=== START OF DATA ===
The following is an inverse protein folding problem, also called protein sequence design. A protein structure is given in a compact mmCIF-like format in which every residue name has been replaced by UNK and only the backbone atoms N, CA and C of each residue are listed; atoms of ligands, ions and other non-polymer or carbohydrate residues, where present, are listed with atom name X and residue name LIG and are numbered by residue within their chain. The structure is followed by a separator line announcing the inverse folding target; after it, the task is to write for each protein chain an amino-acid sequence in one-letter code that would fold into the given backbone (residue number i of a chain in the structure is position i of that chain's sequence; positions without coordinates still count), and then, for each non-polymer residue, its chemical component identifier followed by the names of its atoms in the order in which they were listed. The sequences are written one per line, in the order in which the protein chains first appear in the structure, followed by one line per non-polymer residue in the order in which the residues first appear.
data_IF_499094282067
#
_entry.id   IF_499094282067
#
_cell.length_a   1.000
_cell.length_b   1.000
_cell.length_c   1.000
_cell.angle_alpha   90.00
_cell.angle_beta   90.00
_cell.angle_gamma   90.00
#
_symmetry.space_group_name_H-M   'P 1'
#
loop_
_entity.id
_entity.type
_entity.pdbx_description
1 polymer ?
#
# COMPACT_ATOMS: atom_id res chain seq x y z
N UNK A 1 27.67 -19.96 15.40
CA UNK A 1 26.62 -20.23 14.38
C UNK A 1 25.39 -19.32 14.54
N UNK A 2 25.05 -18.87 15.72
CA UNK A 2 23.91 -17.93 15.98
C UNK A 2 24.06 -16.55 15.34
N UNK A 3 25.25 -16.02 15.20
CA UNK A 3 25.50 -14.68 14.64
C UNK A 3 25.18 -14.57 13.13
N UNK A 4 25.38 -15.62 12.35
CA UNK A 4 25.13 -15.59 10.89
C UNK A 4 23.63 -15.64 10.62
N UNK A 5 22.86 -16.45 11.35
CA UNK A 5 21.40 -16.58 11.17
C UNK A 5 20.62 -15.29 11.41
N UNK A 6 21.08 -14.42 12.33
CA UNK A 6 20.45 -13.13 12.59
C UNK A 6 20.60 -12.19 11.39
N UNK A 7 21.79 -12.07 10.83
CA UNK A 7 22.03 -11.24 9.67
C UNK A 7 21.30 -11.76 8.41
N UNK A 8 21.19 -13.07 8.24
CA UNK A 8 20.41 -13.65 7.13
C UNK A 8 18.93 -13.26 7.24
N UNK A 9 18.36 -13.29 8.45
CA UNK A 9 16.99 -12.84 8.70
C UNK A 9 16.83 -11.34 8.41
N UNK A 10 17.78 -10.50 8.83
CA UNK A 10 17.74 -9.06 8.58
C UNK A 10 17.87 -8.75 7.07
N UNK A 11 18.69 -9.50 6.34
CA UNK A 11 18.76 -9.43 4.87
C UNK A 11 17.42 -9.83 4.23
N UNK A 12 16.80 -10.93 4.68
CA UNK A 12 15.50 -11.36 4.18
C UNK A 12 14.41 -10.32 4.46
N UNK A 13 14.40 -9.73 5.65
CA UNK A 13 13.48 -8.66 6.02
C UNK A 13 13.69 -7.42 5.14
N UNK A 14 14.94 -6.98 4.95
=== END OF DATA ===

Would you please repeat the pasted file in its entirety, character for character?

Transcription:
The following is an inverse protein folding problem, also called protein sequence design. A protein structure is given in a compact mmCIF-like format in which every residue name has been replaced by UNK and only the backbone atoms N, CA and C of each residue are listed; atoms of ligands, ions and other non-polymer or carbohydrate residues, where present, are listed with atom name X and residue name LIG and are numbered by residue within their chain. The structure is followed by a separator line announcing the inverse folding target; after it, the task is to write for each protein chain an amino-acid sequence in one-letter code that would fold into the given backbone (residue number i of a chain in the structure is position i of that chain's sequence; positions without coordinates still count), and then, for each non-polymer residue, its chemical component identifier followed by the names of its atoms in the order in which they were listed. The sequences are written one per line, in the order in which the protein chains first appear in the structure, followed by one line per non-polymer residue in the order in which the residues first appear.
data_IF_499094282067
#
_entry.id   IF_499094282067
#
_cell.length_a   1.000
_cell.length_b   1.000
_cell.length_c   1.000
_cell.angle_alpha   90.00
_cell.angle_beta   90.00
_cell.angle_gamma   90.00
#
_symmetry.space_group_name_H-M   'P 1'
#
loop_
_entity.id
_entity.type
_entity.pdbx_description
1 polymer ?
#
# COMPACT_ATOMS: atom_id res chain seq x y z
N UNK A 1 27.67 -19.96 15.40
CA UNK A 1 26.62 -20.23 14.38
C UNK A 1 25.39 -19.32 14.54
N UNK A 2 25.05 -18.87 15.72
CA UNK A 2 23.91 -17.93 15.98
C UNK A 2 24.06 -16.55 15.34
N UNK A 3 25.25 -16.02 15.20
CA UNK A 3 25.50 -14.68 14.64
C UNK A 3 25.18 -14.57 13.13
N UNK A 4 25.38 -15.62 12.35
CA UNK A 4 25.13 -15.59 10.89
C UNK A 4 23.63 -15.64 10.62
N UNK A 5 22.86 -16.45 11.35
CA UNK A 5 21.40 -16.58 11.17
C UNK A 5 20.62 -15.29 11.41
N UNK A 6 21.08 -14.42 12.33
CA UNK A 6 20.45 -13.13 12.59
C UNK A 6 20.60 -12.19 11.39
N UNK A 7 21.79 -12.07 10.83
CA UNK A 7 22.03 -11.24 9.67
C UNK A 7 21.30 -11.76 8.41
N UNK A 8 21.19 -13.07 8.24
CA UNK A 8 20.41 -13.65 7.13
C UNK A 8 18.93 -13.26 7.24
N UNK A 9 18.36 -13.29 8.45
CA UNK A 9 16.99 -12.84 8.70
C UNK A 9 16.83 -11.34 8.41
N UNK A 10 17.78 -10.50 8.83
CA UNK A 10 17.74 -9.06 8.58
C UNK A 10 17.87 -8.75 7.07
N UNK A 11 18.69 -9.50 6.34
CA UNK A 11 18.76 -9.43 4.87
C UNK A 11 17.42 -9.83 4.23
N UNK A 12 16.80 -10.93 4.68
CA UNK A 12 15.50 -11.36 4.18
C UNK A 12 14.41 -10.32 4.46
N UNK A 13 14.40 -9.73 5.65
CA UNK A 13 13.48 -8.66 6.02
C UNK A 13 13.69 -7.42 5.14
N UNK A 14 14.94 -6.98 4.95